by Orlando Figes
These days we call so many things a 'revolution' - a change in the government's policies on sport, a technological innovation, or even a new trend in marketing - that it may be hard for the reader of this book to take on board the vast scale of its subject at the start. The Russian Revolution was, at least in terms of its effects, one of the biggest events in the history of the world. Within a generation of the establishment of Soviet power, one-third of humanity was living under regimes modelled upon it. The revolution of 1917 has defined the shape of the contemporary world, and we are only now emerging from its shadow. It was not so much a single revolution - the compact eruption of 1917 so often depicted in the history books - as a whole complex of different revolutions which exploded in the middle of the First World War and set off a chain reaction of more revolutions, civil, ethic and national wars. By the time that it was over, it had blown apart - and then put back together -an empire covering one-sixth of the surface of the globe. At the risk of appearing callous, the easiest way to convey the revolution's scope is to list the ways in which it wasted human life: tens of thousands were killed by the bombs and bullets of the revolutionaries, and at least an equal number by the repressions of the tsarist regime, before 1917; thousands died in the street fighting of that year; hundreds of thousands from the Terror of the Reds - and an equal number from the Terror of the Whites, if one counts the victims of their pogroms against Jews - during the years that followed; more than a million perished in the fighting of the civil war, including civilians in the rear; and yet more people died from hunger, cold and disease than from all these put together.
(A People's Tragedy: The Russian Revolution, 1891-1924, xv)
To the unsuspecting reader confronted with then Cambridge lecturer and now University of London professor Orlando Figes' unexpected but somewhat blandly worded "apology for the vast size of this book," at 800-pages plus what Figes calls "the first attempt at a comprehensive history of the entire revolutionary period in a single volume" (xv), it will be understandable if the scope of the work rather than its narrative immediacy is what grabs your attention first. It is indeed a heavy book in more than one way. However, it didn't take long before I was in the grip of Figes' writing, his style in this terrific political and social history of his. Chapter 1, "The Dynasty," offers up several quotable moments that give the lie to the notion that nonfiction writing is by nature more impersonal and/or drab than fiction writing. On the anecdotal level alone, for example, you have your choice of highlights: a sneering Tsar Alexander III is quoted as saying that he "despised the bureaucracy and drank champagne to its obliteration" at one moment, and on the very same page Bertrand Russell is cited explaining "Bolshevik despotism" as somehow "the right sort of government for Russia" in these footnoted words to one Lady Ottoline Morrell: "If you ask yourself how Dostoevsky's characters should be governed, you will understand" (7). Impeccable logic! A passage on Tsarevich Alexis, the haemophiliac, occasions the comment that "haemophilia was so common in the royal houses of Europe that it had become something of an occupational hazard" (27), and another one on Rasputin, the Romanov spiritual adviser often accused of being a charlatan or a degenerate, inspires the remark that "his disgusting physical appearance merely added piquancy to his moral charms" (29). The liveliness of the writing aside, though, Figes is at his best doing the sort of subtle, sophisticated causal analysis that professional historians often don't get enough popular credit for:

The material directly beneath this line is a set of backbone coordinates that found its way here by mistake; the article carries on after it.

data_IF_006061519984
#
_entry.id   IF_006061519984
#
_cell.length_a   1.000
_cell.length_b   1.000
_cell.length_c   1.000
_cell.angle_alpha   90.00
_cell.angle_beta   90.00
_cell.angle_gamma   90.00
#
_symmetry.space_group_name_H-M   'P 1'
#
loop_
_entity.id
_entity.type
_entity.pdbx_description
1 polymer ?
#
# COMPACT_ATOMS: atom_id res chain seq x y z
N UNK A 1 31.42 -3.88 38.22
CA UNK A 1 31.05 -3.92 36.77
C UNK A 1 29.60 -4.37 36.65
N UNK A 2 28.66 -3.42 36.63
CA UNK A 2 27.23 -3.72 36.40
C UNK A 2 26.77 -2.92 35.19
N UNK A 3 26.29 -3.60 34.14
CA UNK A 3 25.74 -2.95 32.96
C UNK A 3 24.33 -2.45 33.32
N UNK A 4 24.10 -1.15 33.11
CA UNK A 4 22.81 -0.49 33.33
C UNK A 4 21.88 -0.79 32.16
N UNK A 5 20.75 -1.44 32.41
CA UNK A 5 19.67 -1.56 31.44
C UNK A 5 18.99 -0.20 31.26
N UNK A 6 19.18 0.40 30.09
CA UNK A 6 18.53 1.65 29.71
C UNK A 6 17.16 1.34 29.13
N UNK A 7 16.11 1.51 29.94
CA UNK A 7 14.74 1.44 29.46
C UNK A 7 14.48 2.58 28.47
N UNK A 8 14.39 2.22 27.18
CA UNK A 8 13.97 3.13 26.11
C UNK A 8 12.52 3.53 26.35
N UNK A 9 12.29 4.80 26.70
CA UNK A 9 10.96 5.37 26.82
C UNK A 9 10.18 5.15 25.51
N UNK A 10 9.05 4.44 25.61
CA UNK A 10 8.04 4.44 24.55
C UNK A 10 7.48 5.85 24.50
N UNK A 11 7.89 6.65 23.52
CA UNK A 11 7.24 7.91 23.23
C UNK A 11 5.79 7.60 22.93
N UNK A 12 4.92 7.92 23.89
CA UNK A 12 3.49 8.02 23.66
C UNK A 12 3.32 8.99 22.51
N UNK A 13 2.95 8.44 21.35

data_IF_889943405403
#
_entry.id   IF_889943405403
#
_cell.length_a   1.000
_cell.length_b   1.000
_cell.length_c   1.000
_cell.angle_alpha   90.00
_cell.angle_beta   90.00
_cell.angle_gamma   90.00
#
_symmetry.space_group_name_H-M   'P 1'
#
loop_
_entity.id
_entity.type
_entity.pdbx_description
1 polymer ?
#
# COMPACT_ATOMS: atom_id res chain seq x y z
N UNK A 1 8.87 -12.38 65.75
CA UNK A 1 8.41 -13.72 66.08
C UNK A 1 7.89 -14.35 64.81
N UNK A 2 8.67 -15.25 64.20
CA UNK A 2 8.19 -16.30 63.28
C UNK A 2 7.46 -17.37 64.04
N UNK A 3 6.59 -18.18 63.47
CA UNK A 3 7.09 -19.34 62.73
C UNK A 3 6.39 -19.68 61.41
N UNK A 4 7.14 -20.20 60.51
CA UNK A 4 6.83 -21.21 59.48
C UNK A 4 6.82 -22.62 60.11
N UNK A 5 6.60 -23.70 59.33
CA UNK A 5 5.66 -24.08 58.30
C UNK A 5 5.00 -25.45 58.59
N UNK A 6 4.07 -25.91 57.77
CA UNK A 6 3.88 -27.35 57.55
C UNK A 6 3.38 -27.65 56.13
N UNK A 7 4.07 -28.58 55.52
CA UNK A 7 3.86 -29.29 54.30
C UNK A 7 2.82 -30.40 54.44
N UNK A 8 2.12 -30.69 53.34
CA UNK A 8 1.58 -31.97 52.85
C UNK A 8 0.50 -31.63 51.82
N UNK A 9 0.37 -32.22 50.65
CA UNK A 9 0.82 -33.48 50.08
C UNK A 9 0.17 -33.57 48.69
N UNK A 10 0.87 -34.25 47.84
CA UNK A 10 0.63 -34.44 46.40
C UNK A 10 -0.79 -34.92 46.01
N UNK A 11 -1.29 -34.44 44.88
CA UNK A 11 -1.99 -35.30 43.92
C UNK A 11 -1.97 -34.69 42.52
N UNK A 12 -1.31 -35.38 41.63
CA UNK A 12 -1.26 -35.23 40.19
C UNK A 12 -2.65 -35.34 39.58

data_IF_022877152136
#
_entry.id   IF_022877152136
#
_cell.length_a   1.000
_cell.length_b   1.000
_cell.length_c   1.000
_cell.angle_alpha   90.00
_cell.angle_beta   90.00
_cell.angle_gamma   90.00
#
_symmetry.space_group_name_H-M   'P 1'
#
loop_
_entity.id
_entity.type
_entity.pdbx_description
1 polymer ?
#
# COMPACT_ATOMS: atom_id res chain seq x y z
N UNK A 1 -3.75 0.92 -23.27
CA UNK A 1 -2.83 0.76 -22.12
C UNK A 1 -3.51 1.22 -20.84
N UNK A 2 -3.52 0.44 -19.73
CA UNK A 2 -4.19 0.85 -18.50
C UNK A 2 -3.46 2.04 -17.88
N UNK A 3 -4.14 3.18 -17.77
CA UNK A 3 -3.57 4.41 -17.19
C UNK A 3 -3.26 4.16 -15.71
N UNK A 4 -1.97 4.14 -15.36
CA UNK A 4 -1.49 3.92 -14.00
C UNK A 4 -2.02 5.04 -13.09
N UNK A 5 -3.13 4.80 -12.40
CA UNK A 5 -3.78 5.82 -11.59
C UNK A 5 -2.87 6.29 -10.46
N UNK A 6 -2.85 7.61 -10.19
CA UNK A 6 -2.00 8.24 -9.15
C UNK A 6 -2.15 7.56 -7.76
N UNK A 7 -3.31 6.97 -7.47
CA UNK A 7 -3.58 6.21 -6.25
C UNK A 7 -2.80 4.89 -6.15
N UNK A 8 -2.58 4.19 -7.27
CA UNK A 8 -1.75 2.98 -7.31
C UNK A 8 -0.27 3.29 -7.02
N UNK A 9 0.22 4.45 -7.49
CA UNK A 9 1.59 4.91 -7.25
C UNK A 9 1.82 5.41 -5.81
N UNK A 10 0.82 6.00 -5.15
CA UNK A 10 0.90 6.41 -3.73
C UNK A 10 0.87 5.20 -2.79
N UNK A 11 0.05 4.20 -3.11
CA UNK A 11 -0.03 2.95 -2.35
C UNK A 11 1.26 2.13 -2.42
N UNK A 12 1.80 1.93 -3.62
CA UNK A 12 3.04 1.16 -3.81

The Romanov dynasty presented to the world a brilliant image of monarchical power and opulence during its tercentenary. This was no simple propaganda exercise. The rituals of homage to the dynasty and the glorification of its history were, to be sure, meant to inspire reverence and popular support for the principle of autocracy. But their aim was also to reinvent the past, to recount the epic of the 'popular Tsar', so as to invest the monarchy with a mythical historical legitimacy and an image of enduring permanence at this anxious time when its right to rule was being challenged by Russia's emerging democracy. The Romanovs were retreating to the past, hoping it would save them from the future (6).
"Retreating to the past, hoping it would save them from the future" is a great line not least because of the way the Romanovs' dynastic "tragedy" serves as a point of departure for the larger Russian tragedy or tragedies covered by Figes in this book. On the beginning of the end for the dynasty and its supporters, he explains: "Instead of embracing reform they adhered obstinately to their own archaic vision of autocracy. It was their tragedy that just as Russia was entering the twentieth century they were trying to return it to the seventeenth" (14). A good stopping point? Good enough for now. In any event, more on Part One of A People's Tragedy, "Russia Under the Old Regime," before too long.